Sherman Anti Trust Act 1889
Sherman Act attacks a business
The Sherman Anti-Trust Act was designed to combat the rise in industrial combinations, the most notorious being the Standard Oil Trust. The law declared that: "Every contract combination in the form of trust or otherwise in restraint of commerce among several states or foreign nations is hereby illegal."
The Sherman Anti-Trust Act made it a misdemeanor punishable by a year in prison and a $5,000 fine to take part in a "contract combination in the form of trust or otherwise, or conspiracy, in restraint of trade or commerce among several states or with foreign governments."
The act was passed in response to growing public outcry against the power of monopolies.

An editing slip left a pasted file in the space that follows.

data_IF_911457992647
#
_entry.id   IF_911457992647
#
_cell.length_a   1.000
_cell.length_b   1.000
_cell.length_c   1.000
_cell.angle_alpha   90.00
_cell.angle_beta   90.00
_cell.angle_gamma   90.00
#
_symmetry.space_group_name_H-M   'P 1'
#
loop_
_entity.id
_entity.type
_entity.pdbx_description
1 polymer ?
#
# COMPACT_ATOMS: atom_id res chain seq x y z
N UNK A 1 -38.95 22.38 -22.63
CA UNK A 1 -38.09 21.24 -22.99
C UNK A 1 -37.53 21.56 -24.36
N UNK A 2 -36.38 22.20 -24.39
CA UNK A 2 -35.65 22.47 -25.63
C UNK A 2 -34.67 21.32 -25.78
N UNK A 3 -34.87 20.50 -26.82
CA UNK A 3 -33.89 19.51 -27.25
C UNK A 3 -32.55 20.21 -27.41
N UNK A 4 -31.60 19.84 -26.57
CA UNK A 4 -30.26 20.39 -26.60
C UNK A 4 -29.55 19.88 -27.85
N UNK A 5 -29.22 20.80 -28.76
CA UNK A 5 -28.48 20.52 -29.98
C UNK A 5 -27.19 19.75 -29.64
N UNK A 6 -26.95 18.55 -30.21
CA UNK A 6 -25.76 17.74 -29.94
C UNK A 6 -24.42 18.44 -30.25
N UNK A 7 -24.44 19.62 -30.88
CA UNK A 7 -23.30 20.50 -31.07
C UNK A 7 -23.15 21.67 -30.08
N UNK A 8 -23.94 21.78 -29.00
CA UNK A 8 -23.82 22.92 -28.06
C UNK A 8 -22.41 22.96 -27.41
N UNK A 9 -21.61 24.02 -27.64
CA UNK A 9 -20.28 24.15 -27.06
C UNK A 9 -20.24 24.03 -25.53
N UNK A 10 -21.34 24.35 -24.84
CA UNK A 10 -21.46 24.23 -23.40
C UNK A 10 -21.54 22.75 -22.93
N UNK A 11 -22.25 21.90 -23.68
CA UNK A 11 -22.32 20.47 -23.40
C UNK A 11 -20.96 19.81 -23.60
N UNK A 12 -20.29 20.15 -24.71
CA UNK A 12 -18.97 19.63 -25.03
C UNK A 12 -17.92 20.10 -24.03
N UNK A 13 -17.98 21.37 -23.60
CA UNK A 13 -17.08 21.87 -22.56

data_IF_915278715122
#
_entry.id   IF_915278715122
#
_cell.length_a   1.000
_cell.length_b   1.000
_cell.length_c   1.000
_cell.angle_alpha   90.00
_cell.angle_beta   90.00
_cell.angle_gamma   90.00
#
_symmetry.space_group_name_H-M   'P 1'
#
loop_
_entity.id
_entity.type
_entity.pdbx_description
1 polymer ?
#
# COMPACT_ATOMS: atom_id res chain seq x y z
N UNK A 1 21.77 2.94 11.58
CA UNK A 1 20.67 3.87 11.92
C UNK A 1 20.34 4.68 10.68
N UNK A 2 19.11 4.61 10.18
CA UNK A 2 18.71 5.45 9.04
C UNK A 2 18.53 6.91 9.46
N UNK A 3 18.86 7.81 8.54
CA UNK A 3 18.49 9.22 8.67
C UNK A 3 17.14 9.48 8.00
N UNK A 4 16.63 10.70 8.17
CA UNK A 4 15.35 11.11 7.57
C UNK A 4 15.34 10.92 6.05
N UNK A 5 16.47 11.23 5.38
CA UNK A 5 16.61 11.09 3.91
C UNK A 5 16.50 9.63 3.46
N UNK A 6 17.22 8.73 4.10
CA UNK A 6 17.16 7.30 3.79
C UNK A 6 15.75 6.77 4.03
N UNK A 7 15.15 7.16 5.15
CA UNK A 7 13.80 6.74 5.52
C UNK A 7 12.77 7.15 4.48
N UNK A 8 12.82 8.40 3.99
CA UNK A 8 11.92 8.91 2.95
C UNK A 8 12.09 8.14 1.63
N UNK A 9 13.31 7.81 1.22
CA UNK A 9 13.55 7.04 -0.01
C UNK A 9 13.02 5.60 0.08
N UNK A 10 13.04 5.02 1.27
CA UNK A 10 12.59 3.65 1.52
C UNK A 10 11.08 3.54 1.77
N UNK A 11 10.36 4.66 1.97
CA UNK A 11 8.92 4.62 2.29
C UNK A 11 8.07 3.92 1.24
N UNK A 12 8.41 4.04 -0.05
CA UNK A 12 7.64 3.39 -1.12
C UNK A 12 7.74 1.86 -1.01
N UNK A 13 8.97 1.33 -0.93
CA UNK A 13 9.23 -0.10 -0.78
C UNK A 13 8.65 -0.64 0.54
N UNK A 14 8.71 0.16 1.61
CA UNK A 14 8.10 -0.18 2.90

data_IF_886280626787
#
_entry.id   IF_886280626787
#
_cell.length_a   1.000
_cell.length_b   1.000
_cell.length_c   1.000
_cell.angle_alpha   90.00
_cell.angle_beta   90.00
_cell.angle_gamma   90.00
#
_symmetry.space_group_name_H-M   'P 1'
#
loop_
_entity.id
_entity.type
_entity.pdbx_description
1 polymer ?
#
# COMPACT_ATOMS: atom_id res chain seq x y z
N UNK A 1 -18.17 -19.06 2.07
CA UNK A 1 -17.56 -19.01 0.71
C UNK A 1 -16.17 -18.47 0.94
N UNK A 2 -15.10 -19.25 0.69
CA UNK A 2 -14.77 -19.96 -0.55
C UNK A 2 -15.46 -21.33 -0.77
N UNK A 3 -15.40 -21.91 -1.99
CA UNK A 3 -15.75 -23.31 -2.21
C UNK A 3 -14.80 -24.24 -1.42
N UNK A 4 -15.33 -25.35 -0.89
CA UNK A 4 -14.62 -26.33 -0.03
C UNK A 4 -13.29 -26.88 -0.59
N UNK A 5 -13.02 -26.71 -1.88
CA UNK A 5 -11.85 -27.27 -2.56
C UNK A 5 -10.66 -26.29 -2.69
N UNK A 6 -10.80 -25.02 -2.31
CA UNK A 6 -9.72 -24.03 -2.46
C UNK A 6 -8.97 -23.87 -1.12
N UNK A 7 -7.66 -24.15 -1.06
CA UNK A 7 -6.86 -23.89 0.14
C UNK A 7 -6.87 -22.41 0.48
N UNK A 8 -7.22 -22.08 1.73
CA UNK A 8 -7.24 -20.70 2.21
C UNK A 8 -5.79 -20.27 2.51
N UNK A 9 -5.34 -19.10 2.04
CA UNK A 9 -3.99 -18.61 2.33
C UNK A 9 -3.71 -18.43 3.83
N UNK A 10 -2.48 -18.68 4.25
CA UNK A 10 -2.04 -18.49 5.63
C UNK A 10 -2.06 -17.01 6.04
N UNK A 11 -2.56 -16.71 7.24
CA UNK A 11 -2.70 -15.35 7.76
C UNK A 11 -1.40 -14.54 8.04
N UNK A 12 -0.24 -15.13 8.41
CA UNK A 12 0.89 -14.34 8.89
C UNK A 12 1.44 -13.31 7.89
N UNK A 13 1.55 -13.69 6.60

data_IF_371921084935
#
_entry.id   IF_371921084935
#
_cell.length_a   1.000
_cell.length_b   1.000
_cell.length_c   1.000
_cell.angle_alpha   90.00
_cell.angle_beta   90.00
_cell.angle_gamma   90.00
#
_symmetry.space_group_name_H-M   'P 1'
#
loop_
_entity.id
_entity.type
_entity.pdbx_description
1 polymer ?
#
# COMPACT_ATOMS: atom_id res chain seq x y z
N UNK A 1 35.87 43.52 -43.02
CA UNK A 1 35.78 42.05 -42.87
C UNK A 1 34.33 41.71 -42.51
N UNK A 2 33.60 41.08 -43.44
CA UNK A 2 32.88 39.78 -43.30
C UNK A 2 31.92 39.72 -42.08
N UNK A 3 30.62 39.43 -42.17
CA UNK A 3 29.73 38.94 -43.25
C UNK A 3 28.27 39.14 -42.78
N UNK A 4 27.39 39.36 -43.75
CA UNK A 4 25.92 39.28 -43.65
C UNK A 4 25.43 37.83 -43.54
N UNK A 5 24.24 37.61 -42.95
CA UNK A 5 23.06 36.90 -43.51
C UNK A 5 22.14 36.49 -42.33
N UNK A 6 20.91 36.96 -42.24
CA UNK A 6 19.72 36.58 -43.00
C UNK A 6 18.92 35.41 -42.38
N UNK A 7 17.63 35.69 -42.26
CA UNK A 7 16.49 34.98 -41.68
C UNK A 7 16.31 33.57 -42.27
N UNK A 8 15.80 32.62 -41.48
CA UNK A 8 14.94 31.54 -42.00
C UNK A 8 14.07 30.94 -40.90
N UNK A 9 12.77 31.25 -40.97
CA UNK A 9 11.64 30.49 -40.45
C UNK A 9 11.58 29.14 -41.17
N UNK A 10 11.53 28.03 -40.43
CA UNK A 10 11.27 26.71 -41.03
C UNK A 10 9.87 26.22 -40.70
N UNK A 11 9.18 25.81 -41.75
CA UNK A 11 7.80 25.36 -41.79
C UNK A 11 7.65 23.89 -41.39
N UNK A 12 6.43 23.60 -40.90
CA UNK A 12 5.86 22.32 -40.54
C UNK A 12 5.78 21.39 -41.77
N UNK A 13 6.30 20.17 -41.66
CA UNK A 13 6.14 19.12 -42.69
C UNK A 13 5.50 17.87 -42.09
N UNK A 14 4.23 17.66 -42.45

As business’s grew in the late 1800’s concerns grew that they were getting too powerful and colluding to increase pricing and limit competition. The activity of Rockefeller's Standard Oil Company which had created an interlocking set of trusts that managed to control the oil market was one of the prime concerns that led to developing legislation to address the problem. The Sherman Antitrust Act makes it illegal to restrict trade by creating monopolies, by colluding on trade. The goal of the law was to protect consumers and other business from unfair laws caused by monopolies of collusion.
The law states “Section 1:
"Every contract, combination in the form of trust or otherwise, or conspiracy, in restraint of trade or commerce among the several States, or with foreign nations, is declared to be illegal."
"Every person who shall monopolize, or attempt to monopolize, or combine or conspire with any other person or persons, to monopolize any part of the trade or commerce among the several States, or with foreign nations, shall be deemed guilty of a felony.